Full Review with Dai Williams
A note from Geoff C…
Here’s a look at Dai’s finished project…
Lovely work again Dai and over to you for your story on this one…
Following the First World War there was little development or innovation involving the use of tanks in the American Army. The economic decline of the great depression and an unwillingness to become involved in another European war meant that there was little investment in the armed forces in general and in tank production in particular. Existing tanks were to be taken over by the infantry to be used in a support role and there was little effort put into the development of more up to date armoured vehicles or tactics appropriate to the modern battlefield. Recommendations around the formation of an independent tank corps among some of the more enlightened and far sighted members of the army were ignored.
In September 1939, the German Army invaded Poland and unable to deal with the coordinated use of modern armour, aircraft and infantry the Polish army surrendered after only 18 days of fighting. This was a rude awakening for the American Army and it finally became apparent that the U.S.A. was lagging behind other countries in both tactics and equipment.
The M2 tanks on order for the army in 1940 were already obsolete when compared to their German counterparts and it was obvious that an up to date and more heavily armed vehicle was urgently required.
It was thought that should it become necessary to counter the new German tanks, a vehicle carrying a 75mm gunning a fully rotating turret would be required (this vehicle eventually appeared as the famous M4 Sherman). However, at the beginning of the Second World War American industry was not capable of mass producing such a vehicle. It was therefore decided that a radical redesign of the existing M2A1 tank would be undertaken to provide the army with a stop-gap vehicle. The resulting vehicle, known as the M3, carried a 75mm gun in a sponson on the right hand side which allowed very limited traverse, a 37mm gun in a fully rotating turret and a machine gun in a second turret on top of this.
The M3 was very much a stop-gap design until work on the M4 could begin and as such it was not without its problems.
The vehicle was powered by a radial engine with its crank shaft raised high off the floor of the fighting compartment and this meant it had a high silhouette making it an easy target for anti-tank gunners.
The tank was of riveted construction (though a small number of vehicles were also produced with cast hulls).
The riveted construction led to fears that taking a hit from an anti-tank round would cause the rivets to detach, rattling around inside the vehicle like bullets, with fatal consequences for the unfortunate crew (though the combustion of ammunition widely dispersed around the interior of the tank was actually a far greater problem).
Despite these issues the M3 had some very advanced features for its time. Both the 75mm and 37mm guns were gyro-stabilised and so could in theory be fired when the tank was moving. The tank was also far less cramped than its contemporaries and unlike the guns carried by British tanks at that time, its 75mm gun was capable of firing both high explosive and armour piercing rounds.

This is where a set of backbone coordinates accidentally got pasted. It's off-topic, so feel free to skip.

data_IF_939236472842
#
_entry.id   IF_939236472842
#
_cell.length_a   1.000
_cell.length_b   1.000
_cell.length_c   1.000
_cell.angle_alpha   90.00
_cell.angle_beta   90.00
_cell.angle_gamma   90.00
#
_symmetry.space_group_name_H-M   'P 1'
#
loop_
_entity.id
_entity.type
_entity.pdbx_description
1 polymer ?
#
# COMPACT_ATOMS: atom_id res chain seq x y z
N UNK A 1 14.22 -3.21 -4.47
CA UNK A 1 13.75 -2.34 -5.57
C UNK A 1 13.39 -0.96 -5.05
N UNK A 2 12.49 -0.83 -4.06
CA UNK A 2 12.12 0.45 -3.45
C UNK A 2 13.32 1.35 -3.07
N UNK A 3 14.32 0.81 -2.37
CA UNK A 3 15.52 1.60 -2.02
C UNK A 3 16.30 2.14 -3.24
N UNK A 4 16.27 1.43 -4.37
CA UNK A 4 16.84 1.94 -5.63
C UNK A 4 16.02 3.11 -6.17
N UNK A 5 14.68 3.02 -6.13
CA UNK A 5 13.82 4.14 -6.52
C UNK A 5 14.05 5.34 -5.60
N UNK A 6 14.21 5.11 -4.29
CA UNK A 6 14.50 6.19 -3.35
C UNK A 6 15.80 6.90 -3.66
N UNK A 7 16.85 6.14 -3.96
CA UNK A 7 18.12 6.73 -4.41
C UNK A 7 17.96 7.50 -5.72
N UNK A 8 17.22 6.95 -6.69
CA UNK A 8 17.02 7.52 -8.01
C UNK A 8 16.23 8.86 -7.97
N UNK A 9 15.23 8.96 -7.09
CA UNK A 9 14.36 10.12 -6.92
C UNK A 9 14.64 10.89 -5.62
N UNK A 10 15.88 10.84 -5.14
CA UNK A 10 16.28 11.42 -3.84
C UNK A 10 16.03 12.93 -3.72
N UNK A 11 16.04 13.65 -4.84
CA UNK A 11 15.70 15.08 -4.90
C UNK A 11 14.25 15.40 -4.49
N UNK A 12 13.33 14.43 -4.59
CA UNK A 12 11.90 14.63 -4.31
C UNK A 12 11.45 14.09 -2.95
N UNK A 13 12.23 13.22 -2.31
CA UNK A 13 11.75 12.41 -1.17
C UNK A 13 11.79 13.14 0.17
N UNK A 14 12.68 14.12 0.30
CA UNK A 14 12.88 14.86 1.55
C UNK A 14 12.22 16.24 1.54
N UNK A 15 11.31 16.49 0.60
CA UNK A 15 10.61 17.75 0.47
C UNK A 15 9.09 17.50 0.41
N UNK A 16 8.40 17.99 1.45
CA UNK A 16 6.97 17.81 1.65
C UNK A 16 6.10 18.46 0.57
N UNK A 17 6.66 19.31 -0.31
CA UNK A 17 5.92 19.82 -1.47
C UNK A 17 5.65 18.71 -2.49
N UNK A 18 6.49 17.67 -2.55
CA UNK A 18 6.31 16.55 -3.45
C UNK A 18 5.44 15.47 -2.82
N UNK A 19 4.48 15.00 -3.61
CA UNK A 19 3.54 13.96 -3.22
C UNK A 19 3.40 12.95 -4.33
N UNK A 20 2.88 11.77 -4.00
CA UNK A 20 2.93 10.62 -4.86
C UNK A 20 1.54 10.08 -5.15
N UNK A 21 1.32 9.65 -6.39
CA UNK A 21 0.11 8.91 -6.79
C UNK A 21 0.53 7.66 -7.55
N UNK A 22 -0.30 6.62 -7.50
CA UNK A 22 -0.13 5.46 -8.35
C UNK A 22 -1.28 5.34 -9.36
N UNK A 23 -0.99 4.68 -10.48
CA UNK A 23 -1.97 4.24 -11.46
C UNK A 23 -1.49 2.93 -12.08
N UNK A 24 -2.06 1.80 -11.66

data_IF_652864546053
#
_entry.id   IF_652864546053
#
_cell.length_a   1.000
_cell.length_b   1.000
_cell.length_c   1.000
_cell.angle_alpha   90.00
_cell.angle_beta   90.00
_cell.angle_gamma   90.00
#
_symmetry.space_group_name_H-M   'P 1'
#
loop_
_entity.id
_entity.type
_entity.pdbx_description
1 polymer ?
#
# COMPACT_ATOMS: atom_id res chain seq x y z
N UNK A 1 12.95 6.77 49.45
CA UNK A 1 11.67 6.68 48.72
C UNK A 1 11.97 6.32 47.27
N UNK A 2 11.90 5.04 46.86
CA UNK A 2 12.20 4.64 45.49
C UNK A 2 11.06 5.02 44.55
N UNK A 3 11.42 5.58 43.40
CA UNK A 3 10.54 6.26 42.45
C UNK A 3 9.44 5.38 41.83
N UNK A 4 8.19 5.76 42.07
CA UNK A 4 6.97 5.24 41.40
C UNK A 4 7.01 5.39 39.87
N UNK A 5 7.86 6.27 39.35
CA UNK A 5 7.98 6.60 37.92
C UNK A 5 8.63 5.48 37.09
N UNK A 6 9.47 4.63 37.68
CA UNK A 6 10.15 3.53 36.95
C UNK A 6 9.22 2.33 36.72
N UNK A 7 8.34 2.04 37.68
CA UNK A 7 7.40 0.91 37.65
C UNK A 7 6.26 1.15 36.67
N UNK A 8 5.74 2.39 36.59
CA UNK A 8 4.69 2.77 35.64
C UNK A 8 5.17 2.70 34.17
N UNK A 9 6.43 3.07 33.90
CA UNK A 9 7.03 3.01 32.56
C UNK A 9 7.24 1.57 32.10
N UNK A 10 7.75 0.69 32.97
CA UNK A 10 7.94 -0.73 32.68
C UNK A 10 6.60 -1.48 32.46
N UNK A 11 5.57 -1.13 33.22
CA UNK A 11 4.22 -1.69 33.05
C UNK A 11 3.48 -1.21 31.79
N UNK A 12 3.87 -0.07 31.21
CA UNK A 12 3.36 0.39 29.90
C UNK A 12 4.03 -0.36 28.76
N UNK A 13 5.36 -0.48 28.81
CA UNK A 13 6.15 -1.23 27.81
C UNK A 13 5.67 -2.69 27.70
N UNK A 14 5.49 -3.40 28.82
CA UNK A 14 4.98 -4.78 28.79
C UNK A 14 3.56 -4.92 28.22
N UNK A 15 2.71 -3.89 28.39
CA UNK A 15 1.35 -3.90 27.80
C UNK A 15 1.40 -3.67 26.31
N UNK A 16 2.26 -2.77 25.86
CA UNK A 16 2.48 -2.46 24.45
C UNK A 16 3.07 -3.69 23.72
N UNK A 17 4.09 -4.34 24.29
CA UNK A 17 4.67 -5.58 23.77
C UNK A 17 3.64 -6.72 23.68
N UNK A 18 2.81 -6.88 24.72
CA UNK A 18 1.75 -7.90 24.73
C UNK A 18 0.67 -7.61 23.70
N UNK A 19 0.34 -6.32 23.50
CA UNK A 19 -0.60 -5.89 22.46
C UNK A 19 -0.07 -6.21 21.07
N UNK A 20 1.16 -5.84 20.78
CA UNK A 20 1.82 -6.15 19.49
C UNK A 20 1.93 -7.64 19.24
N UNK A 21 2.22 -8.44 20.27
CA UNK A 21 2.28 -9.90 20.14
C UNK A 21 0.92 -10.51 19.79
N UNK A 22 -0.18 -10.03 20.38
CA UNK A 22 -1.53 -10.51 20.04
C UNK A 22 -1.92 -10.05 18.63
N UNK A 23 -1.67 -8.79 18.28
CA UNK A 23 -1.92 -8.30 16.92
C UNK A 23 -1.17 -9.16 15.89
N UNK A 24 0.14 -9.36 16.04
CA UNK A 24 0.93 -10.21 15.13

The British Army had lost a great deal of its equipment including many of its armoured vehicles following its evacuation from Dunkirk. To make up the shortfall acquired large numbers of American M3 tanks under the ‘lend lease’ scheme. The M3 was also supplied to Russia until the large-scale production of their own T34 tanks got underway.
The British Army used two main versions of the M3 named after two Generals who fought in the American Civil War. The M3 as originally designed (known as the General Lee) was used pretty much as supplied except that the upper machine gun turret was usually removed. A redesigned version known as the General Grant was also supplied in large numbers. The General Grant had a larger redesigned turret to accommodate the British Army’s requirement to carry the vehicle’s radio in the turret rather than in the main fighting compartment.
Though a stop gap design the M3 made a major impact during the battles in the Western Desert. The tank was reliable and its 75mm gun was able to destroy the opposing German tanks it encountered. The M3 was vulnerable to the German 88mm anti-tank gun (a situation faced by most allied vehicles right up until the end of the war), but the fact that it could fire high explosive rounds rather than just armour piercing rounds meant that it was more than capable of destroying these anti-tank guns which restricted the use of these formidable weapons.
Though it looked antiquated when compared to contemporary allied vehicles, the chassis of the M3 was easy to maintain and was reliable. Damaged suspension units could be removed and replaced very easily making the M3 easier to repair than some other tanks. This ease of maintenance and repair allowed the M3 to be used as a basis for other types of vehicle such as the Priest and Sexton mobile artillery pieces, ammunition carriers, armoured recovery vehicles and experimental vehicles such as the highly classified ‘canal defence light’ (which had nothing whatsoever to do with defending canals or anything else for that matter!).
The M3 was in production for only around 12 months before it was replaced in American, British and Canadian service by the M4 Sherman, whilst in Russia it was replaced by the T34. However, the arrival of its successors did not mean the end of the M3 as a front-line tank. The M3 continued to see action in the Far East where it was more than capable of dealing with the notoriously inferior Japanese armoured vehicles right up until the end of the war.